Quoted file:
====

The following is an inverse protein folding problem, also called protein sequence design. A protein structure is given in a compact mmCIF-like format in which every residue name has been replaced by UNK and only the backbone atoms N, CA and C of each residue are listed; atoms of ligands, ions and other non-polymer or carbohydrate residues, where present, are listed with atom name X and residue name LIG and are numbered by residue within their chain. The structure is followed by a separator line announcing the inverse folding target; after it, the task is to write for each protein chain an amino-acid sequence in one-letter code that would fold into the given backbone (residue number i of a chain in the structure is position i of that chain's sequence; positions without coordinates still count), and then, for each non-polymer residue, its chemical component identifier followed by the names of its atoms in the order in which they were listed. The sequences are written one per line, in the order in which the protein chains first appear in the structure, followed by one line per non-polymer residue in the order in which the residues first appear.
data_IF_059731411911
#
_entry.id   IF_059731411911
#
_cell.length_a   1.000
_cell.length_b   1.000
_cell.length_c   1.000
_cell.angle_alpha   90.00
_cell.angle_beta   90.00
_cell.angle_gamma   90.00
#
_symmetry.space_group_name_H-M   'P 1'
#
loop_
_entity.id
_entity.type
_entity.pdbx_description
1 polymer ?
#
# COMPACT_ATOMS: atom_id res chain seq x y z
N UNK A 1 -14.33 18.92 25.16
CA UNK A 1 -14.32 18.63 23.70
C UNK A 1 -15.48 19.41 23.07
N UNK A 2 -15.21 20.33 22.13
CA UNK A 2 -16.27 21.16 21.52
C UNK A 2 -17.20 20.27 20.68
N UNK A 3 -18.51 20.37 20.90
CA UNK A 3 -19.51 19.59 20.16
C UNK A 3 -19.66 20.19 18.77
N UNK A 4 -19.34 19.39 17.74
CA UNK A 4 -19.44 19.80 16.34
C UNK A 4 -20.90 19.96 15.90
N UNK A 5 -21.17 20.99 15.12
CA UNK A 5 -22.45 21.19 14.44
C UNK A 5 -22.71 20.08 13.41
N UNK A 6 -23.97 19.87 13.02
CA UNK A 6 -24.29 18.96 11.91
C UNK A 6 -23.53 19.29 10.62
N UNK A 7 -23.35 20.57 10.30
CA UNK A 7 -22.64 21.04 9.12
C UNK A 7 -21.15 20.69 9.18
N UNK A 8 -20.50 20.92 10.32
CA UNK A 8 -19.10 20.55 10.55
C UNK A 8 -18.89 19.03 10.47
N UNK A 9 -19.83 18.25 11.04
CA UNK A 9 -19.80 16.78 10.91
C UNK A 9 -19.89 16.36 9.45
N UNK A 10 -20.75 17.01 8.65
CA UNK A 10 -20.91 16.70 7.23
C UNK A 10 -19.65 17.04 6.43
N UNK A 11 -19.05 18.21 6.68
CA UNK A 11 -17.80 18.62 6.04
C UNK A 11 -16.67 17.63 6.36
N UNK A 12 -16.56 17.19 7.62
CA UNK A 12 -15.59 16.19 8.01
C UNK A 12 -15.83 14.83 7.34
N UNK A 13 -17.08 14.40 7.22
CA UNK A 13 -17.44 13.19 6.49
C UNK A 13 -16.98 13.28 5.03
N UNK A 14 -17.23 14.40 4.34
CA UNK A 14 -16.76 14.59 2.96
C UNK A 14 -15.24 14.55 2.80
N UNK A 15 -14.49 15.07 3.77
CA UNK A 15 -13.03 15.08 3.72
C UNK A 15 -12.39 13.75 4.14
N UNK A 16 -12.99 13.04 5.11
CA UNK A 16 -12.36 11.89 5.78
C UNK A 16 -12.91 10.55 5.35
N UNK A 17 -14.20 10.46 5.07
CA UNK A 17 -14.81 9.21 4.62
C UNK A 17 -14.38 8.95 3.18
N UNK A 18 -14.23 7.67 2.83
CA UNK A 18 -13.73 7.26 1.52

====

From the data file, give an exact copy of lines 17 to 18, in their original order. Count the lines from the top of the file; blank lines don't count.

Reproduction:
_entity.type
_entity.pdbx_description